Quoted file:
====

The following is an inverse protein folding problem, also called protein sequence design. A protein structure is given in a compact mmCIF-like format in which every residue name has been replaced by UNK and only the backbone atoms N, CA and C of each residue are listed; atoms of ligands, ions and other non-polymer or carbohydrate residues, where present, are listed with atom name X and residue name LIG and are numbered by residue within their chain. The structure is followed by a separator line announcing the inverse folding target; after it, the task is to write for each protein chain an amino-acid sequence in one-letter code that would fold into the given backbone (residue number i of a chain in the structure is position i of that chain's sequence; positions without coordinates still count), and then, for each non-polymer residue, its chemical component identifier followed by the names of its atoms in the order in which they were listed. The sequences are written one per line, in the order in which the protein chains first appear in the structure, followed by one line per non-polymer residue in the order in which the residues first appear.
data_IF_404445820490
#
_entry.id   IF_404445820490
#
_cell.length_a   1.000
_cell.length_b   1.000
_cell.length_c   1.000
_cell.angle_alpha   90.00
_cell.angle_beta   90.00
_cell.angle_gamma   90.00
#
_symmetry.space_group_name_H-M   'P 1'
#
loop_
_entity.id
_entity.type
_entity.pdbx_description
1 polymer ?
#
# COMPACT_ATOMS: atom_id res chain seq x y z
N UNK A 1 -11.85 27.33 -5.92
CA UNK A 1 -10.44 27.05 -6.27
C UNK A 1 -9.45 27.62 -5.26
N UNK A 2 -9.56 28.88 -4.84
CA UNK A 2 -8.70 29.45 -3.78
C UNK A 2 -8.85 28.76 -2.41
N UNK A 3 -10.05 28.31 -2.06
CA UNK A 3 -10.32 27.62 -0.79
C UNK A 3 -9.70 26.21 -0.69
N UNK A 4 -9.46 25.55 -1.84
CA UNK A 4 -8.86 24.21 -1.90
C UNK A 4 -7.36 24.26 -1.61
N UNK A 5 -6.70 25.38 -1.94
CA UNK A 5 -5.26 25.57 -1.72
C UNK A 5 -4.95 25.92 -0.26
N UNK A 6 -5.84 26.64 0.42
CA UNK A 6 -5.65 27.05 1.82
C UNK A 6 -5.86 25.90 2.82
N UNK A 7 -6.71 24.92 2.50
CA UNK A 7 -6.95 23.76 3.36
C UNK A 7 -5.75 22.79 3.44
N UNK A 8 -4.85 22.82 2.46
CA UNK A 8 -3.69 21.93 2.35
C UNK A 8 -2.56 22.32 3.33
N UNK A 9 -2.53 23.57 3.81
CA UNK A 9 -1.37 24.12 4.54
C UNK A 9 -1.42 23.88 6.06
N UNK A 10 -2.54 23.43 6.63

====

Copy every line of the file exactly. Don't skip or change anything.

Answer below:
The following is an inverse protein folding problem, also called protein sequence design. A protein structure is given in a compact mmCIF-like format in which every residue name has been replaced by UNK and only the backbone atoms N, CA and C of each residue are listed; atoms of ligands, ions and other non-polymer or carbohydrate residues, where present, are listed with atom name X and residue name LIG and are numbered by residue within their chain. The structure is followed by a separator line announcing the inverse folding target; after it, the task is to write for each protein chain an amino-acid sequence in one-letter code that would fold into the given backbone (residue number i of a chain in the structure is position i of that chain's sequence; positions without coordinates still count), and then, for each non-polymer residue, its chemical component identifier followed by the names of its atoms in the order in which they were listed. The sequences are written one per line, in the order in which the protein chains first appear in the structure, followed by one line per non-polymer residue in the order in which the residues first appear.
data_IF_404445820490
#
_entry.id   IF_404445820490
#
_cell.length_a   1.000
_cell.length_b   1.000
_cell.length_c   1.000
_cell.angle_alpha   90.00
_cell.angle_beta   90.00
_cell.angle_gamma   90.00
#
_symmetry.space_group_name_H-M   'P 1'
#
loop_
_entity.id
_entity.type
_entity.pdbx_description
1 polymer ?
#
# COMPACT_ATOMS: atom_id res chain seq x y z
N UNK A 1 -11.85 27.33 -5.92
CA UNK A 1 -10.44 27.05 -6.27
C UNK A 1 -9.45 27.62 -5.26
N UNK A 2 -9.56 28.88 -4.84
CA UNK A 2 -8.70 29.45 -3.78
C UNK A 2 -8.85 28.76 -2.41
N UNK A 3 -10.05 28.31 -2.06
CA UNK A 3 -10.32 27.62 -0.79
C UNK A 3 -9.70 26.21 -0.69
N UNK A 4 -9.46 25.55 -1.84
CA UNK A 4 -8.86 24.21 -1.90
C UNK A 4 -7.36 24.26 -1.61
N UNK A 5 -6.70 25.38 -1.94
CA UNK A 5 -5.26 25.57 -1.72
C UNK A 5 -4.95 25.92 -0.26
N UNK A 6 -5.84 26.64 0.42
CA UNK A 6 -5.65 27.05 1.82
C UNK A 6 -5.86 25.90 2.82
N UNK A 7 -6.71 24.92 2.50
CA UNK A 7 -6.95 23.76 3.36
C UNK A 7 -5.75 22.79 3.44
N UNK A 8 -4.85 22.82 2.46
CA UNK A 8 -3.69 21.93 2.35
C UNK A 8 -2.56 22.32 3.33
N UNK A 9 -2.53 23.57 3.81
CA UNK A 9 -1.37 24.12 4.54
C UNK A 9 -1.42 23.88 6.06
N UNK A 10 -2.54 23.43 6.63